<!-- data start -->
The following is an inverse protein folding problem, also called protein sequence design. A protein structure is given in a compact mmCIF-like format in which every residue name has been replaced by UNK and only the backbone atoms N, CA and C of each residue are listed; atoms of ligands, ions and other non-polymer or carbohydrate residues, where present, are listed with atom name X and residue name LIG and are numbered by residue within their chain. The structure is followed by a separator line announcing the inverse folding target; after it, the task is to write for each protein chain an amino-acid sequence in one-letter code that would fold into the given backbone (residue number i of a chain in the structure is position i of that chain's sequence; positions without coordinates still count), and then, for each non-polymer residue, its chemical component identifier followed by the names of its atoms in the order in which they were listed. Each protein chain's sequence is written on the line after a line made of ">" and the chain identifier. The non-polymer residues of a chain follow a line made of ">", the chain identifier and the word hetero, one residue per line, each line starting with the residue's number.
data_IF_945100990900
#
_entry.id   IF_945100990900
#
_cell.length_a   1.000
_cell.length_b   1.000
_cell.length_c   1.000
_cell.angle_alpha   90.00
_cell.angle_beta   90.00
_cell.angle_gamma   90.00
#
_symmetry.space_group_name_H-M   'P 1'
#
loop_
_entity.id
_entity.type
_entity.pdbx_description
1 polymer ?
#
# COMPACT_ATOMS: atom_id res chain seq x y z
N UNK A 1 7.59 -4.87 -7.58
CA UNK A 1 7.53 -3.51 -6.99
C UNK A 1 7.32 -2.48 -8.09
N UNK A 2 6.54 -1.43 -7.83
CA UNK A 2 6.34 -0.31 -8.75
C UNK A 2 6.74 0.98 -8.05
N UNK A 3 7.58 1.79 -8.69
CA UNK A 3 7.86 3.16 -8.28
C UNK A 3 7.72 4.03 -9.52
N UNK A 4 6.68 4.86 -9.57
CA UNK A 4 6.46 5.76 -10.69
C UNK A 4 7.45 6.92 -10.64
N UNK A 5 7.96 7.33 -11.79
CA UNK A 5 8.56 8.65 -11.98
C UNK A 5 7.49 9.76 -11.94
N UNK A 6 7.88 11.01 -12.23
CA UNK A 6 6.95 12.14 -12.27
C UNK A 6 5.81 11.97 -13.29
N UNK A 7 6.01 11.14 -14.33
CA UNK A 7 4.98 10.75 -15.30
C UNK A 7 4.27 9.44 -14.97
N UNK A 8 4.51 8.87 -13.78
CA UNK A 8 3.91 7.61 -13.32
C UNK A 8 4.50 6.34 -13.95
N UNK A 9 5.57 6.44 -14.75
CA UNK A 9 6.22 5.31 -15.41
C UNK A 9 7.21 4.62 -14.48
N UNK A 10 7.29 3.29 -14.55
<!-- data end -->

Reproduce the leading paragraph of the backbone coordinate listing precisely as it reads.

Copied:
The following is an inverse protein folding problem, also called protein sequence design. A protein structure is given in a compact mmCIF-like format in which every residue name has been replaced by UNK and only the backbone atoms N, CA and C of each residue are listed; atoms of ligands, ions and other non-polymer or carbohydrate residues, where present, are listed with atom name X and residue name LIG and are numbered by residue within their chain. The structure is followed by a separator line announcing the inverse folding target; after it, the task is to write for each protein chain an amino-acid sequence in one-letter code that would fold into the given backbone (residue number i of a chain in the structure is position i of that chain's sequence; positions without coordinates still count), and then, for each non-polymer residue, its chemical component identifier followed by the names of its atoms in the order in which they were listed. Each protein chain's sequence is written on the line after a line made of ">" and the chain identifier. The non-polymer residues of a chain follow a line made of ">", the chain identifier and the word hetero, one residue per line, each line starting with the residue's number.